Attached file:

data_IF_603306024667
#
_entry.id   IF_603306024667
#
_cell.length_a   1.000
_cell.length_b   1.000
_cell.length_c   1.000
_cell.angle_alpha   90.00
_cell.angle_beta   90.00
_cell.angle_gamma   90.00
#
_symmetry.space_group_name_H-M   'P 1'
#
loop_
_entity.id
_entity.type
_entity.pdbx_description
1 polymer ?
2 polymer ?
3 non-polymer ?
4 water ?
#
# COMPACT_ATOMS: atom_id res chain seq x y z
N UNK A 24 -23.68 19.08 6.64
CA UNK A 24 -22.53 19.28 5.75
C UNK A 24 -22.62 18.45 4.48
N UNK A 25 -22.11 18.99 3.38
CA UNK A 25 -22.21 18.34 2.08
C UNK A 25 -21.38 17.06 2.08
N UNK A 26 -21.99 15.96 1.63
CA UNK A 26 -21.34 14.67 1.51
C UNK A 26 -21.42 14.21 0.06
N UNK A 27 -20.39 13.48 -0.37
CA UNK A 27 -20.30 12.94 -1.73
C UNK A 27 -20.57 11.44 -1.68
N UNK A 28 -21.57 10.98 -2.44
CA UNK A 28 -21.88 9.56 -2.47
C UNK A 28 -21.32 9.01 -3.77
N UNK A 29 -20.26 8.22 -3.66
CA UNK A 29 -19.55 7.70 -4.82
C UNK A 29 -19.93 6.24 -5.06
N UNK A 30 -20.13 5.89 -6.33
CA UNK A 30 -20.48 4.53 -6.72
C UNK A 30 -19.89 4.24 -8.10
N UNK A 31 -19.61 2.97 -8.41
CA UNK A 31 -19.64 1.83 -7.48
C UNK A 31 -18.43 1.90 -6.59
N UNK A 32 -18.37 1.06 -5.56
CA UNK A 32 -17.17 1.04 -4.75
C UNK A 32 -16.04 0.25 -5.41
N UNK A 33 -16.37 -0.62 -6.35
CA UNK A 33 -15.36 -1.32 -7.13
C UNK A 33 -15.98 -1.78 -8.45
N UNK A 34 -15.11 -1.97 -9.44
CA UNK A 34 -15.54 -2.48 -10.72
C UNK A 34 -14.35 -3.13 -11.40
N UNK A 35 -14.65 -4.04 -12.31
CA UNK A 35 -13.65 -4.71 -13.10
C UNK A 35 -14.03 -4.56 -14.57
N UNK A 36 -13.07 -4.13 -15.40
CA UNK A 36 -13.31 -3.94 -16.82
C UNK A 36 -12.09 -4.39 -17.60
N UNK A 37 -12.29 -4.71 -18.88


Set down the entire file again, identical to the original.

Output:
data_IF_603306024667
#
_entry.id   IF_603306024667
#
_cell.length_a   1.000
_cell.length_b   1.000
_cell.length_c   1.000
_cell.angle_alpha   90.00
_cell.angle_beta   90.00
_cell.angle_gamma   90.00
#
_symmetry.space_group_name_H-M   'P 1'
#
loop_
_entity.id
_entity.type
_entity.pdbx_description
1 polymer ?
2 polymer ?
3 non-polymer ?
4 water ?
#
# COMPACT_ATOMS: atom_id res chain seq x y z
N UNK A 24 -23.68 19.08 6.64
CA UNK A 24 -22.53 19.28 5.75
C UNK A 24 -22.62 18.45 4.48
N UNK A 25 -22.11 18.99 3.38
CA UNK A 25 -22.21 18.34 2.08
C UNK A 25 -21.38 17.06 2.08
N UNK A 26 -21.99 15.96 1.63
CA UNK A 26 -21.34 14.67 1.51
C UNK A 26 -21.42 14.21 0.06
N UNK A 27 -20.39 13.48 -0.37
CA UNK A 27 -20.30 12.94 -1.73
C UNK A 27 -20.57 11.44 -1.68
N UNK A 28 -21.57 10.98 -2.44
CA UNK A 28 -21.88 9.56 -2.47
C UNK A 28 -21.32 9.01 -3.77
N UNK A 29 -20.26 8.22 -3.66
CA UNK A 29 -19.55 7.70 -4.82
C UNK A 29 -19.93 6.24 -5.06
N UNK A 30 -20.13 5.89 -6.33
CA UNK A 30 -20.48 4.53 -6.72
C UNK A 30 -19.89 4.24 -8.10
N UNK A 31 -19.61 2.97 -8.41
CA UNK A 31 -19.64 1.83 -7.48
C UNK A 31 -18.43 1.90 -6.59
N UNK A 32 -18.37 1.06 -5.56
CA UNK A 32 -17.17 1.04 -4.75
C UNK A 32 -16.04 0.25 -5.41
N UNK A 33 -16.37 -0.62 -6.35
CA UNK A 33 -15.36 -1.32 -7.13
C UNK A 33 -15.98 -1.78 -8.45
N UNK A 34 -15.11 -1.97 -9.44
CA UNK A 34 -15.54 -2.48 -10.72
C UNK A 34 -14.35 -3.13 -11.40
N UNK A 35 -14.65 -4.04 -12.31
CA UNK A 35 -13.65 -4.71 -13.10
C UNK A 35 -14.03 -4.56 -14.57
N UNK A 36 -13.07 -4.13 -15.40
CA UNK A 36 -13.31 -3.94 -16.82
C UNK A 36 -12.09 -4.39 -17.60
N UNK A 37 -12.29 -4.71 -18.88